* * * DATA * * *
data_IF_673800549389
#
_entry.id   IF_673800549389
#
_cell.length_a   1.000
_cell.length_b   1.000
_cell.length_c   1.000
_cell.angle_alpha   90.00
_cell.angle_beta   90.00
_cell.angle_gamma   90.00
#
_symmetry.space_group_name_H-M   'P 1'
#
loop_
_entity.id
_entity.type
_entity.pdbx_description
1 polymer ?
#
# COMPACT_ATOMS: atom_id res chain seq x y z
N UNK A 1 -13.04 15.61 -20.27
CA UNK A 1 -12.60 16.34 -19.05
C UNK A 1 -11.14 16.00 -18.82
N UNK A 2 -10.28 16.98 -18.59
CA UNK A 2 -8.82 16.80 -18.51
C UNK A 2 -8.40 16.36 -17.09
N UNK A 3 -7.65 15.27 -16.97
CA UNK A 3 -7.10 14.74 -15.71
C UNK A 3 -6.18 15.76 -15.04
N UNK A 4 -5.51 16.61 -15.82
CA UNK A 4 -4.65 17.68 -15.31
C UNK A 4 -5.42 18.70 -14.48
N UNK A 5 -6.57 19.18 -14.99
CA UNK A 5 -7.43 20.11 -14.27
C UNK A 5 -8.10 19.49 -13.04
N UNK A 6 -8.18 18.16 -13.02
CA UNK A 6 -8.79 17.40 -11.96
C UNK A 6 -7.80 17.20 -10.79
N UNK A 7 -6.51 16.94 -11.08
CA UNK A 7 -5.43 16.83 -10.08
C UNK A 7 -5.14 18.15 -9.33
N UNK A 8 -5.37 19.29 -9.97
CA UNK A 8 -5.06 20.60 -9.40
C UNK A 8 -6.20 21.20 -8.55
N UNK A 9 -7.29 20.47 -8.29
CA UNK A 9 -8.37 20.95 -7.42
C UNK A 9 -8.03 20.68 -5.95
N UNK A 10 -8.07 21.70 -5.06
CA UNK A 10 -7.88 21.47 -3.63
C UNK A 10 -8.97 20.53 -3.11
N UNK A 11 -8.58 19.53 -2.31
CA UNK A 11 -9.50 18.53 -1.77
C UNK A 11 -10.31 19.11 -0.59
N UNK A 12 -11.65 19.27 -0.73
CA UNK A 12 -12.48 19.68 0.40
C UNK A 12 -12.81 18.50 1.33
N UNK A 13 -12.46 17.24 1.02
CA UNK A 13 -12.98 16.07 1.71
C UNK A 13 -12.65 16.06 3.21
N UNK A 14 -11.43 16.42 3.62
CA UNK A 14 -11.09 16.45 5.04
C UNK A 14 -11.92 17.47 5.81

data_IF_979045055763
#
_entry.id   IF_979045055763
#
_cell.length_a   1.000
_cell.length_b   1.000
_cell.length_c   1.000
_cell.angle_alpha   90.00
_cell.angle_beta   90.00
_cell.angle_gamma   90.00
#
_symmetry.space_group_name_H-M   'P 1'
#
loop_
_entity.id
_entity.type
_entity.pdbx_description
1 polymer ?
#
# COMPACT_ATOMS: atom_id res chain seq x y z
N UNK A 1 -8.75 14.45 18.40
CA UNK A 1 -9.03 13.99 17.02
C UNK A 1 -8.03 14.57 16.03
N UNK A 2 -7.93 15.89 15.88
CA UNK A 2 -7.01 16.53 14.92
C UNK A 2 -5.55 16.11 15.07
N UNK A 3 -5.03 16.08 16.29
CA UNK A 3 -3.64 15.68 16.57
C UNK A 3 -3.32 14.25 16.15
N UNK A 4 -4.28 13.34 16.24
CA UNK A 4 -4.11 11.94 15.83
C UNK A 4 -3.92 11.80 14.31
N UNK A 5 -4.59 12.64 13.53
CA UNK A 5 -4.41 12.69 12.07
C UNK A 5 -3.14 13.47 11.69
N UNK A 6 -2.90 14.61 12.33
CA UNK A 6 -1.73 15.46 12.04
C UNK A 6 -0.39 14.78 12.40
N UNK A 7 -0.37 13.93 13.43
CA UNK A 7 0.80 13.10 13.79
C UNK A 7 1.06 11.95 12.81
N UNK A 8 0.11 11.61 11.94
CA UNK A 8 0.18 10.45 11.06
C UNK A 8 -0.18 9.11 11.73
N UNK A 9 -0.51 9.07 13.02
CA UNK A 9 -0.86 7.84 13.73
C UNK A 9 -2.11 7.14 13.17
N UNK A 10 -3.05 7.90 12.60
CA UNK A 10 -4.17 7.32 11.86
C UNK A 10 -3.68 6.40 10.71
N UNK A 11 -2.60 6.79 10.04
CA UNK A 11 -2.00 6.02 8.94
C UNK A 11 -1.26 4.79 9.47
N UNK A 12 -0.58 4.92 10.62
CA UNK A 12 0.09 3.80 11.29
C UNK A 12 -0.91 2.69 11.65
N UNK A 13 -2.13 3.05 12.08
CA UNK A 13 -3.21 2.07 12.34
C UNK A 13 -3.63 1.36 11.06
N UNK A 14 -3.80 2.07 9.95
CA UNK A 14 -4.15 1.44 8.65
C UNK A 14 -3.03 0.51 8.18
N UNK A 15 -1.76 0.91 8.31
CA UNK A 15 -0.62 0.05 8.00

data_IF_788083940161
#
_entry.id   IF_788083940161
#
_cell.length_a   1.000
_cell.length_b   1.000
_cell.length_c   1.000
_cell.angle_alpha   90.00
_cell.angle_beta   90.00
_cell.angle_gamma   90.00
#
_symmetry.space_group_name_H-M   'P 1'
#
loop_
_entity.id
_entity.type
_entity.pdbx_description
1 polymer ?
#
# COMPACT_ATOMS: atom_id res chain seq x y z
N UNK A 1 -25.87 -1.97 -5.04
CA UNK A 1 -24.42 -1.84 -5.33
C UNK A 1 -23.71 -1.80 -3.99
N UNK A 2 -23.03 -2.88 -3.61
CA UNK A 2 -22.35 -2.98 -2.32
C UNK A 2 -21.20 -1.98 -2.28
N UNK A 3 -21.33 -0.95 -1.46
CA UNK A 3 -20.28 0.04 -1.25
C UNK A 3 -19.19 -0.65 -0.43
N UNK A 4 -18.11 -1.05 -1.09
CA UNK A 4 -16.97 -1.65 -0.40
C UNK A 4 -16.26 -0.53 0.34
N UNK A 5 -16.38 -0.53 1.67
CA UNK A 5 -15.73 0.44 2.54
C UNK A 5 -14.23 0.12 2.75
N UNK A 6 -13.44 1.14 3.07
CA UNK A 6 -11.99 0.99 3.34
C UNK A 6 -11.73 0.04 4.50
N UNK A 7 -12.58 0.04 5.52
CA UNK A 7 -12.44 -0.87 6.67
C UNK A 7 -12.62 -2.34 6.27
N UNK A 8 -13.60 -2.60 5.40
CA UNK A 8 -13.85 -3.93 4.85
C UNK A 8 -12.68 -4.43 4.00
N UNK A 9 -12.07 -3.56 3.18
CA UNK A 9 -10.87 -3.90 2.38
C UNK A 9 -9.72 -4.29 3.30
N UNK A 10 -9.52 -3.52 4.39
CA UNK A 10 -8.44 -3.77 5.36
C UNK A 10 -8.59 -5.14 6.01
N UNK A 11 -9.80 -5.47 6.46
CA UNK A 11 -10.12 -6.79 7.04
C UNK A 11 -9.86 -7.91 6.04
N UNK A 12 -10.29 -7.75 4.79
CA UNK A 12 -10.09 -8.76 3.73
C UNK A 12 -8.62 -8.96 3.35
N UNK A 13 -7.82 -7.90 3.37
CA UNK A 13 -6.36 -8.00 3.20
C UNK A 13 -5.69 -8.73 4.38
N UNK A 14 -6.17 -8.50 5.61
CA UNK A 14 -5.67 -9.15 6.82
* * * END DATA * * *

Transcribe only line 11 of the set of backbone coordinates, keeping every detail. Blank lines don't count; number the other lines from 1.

#